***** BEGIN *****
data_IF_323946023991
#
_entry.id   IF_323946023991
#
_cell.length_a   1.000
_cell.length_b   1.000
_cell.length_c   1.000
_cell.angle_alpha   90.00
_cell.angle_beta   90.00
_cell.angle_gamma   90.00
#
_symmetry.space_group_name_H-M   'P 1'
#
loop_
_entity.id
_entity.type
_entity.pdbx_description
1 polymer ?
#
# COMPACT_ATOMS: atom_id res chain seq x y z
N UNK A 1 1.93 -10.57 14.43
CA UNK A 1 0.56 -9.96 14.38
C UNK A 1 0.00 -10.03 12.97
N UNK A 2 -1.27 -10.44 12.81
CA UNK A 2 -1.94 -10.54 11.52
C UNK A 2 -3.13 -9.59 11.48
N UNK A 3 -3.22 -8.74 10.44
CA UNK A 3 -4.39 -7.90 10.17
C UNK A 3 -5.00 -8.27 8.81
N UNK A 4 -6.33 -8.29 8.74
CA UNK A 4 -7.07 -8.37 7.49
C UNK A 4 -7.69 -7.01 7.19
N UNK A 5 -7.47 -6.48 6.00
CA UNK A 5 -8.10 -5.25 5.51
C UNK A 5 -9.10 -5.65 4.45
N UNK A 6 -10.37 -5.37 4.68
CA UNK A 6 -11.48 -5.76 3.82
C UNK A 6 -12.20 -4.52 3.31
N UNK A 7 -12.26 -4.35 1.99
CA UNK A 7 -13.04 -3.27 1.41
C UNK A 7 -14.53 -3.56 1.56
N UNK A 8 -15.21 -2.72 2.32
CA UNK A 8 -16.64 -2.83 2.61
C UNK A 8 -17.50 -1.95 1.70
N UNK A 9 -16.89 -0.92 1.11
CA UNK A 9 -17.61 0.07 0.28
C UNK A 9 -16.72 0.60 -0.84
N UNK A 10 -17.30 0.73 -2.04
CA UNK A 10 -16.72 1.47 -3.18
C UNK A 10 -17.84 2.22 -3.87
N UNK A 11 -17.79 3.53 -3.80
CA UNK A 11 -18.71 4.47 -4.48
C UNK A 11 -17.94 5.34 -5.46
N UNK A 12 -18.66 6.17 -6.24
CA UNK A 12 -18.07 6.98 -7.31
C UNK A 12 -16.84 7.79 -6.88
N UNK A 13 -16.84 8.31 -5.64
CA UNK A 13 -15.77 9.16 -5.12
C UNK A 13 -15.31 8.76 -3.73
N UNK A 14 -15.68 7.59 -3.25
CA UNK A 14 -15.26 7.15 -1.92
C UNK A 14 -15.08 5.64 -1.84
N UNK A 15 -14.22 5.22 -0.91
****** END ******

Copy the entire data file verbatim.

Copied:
data_IF_323946023991
#
_entry.id   IF_323946023991
#
_cell.length_a   1.000
_cell.length_b   1.000
_cell.length_c   1.000
_cell.angle_alpha   90.00
_cell.angle_beta   90.00
_cell.angle_gamma   90.00
#
_symmetry.space_group_name_H-M   'P 1'
#
loop_
_entity.id
_entity.type
_entity.pdbx_description
1 polymer ?
#
# COMPACT_ATOMS: atom_id res chain seq x y z
N UNK A 1 1.93 -10.57 14.43
CA UNK A 1 0.56 -9.96 14.38
C UNK A 1 0.00 -10.03 12.97
N UNK A 2 -1.27 -10.44 12.81
CA UNK A 2 -1.94 -10.54 11.52
C UNK A 2 -3.13 -9.59 11.48
N UNK A 3 -3.22 -8.74 10.44
CA UNK A 3 -4.39 -7.90 10.17
C UNK A 3 -5.00 -8.27 8.81
N UNK A 4 -6.33 -8.29 8.74
CA UNK A 4 -7.07 -8.37 7.49
C UNK A 4 -7.69 -7.01 7.19
N UNK A 5 -7.47 -6.48 6.00
CA UNK A 5 -8.10 -5.25 5.51
C UNK A 5 -9.10 -5.65 4.45
N UNK A 6 -10.37 -5.37 4.68
CA UNK A 6 -11.48 -5.76 3.82
C UNK A 6 -12.20 -4.52 3.31
N UNK A 7 -12.26 -4.35 1.99
CA UNK A 7 -13.04 -3.27 1.41
C UNK A 7 -14.53 -3.56 1.56
N UNK A 8 -15.21 -2.72 2.32
CA UNK A 8 -16.64 -2.83 2.61
C UNK A 8 -17.50 -1.95 1.70
N UNK A 9 -16.89 -0.92 1.11
CA UNK A 9 -17.61 0.07 0.28
C UNK A 9 -16.72 0.60 -0.84
N UNK A 10 -17.30 0.73 -2.04
CA UNK A 10 -16.72 1.47 -3.18
C UNK A 10 -17.84 2.22 -3.87
N UNK A 11 -17.79 3.53 -3.80
CA UNK A 11 -18.71 4.47 -4.48
C UNK A 11 -17.94 5.34 -5.46
N UNK A 12 -18.66 6.17 -6.24
CA UNK A 12 -18.07 6.98 -7.31
C UNK A 12 -16.84 7.79 -6.88
N UNK A 13 -16.84 8.31 -5.64
CA UNK A 13 -15.77 9.16 -5.12
C UNK A 13 -15.31 8.76 -3.73
N UNK A 14 -15.68 7.59 -3.25
CA UNK A 14 -15.26 7.15 -1.92
C UNK A 14 -15.08 5.64 -1.84
N UNK A 15 -14.22 5.22 -0.91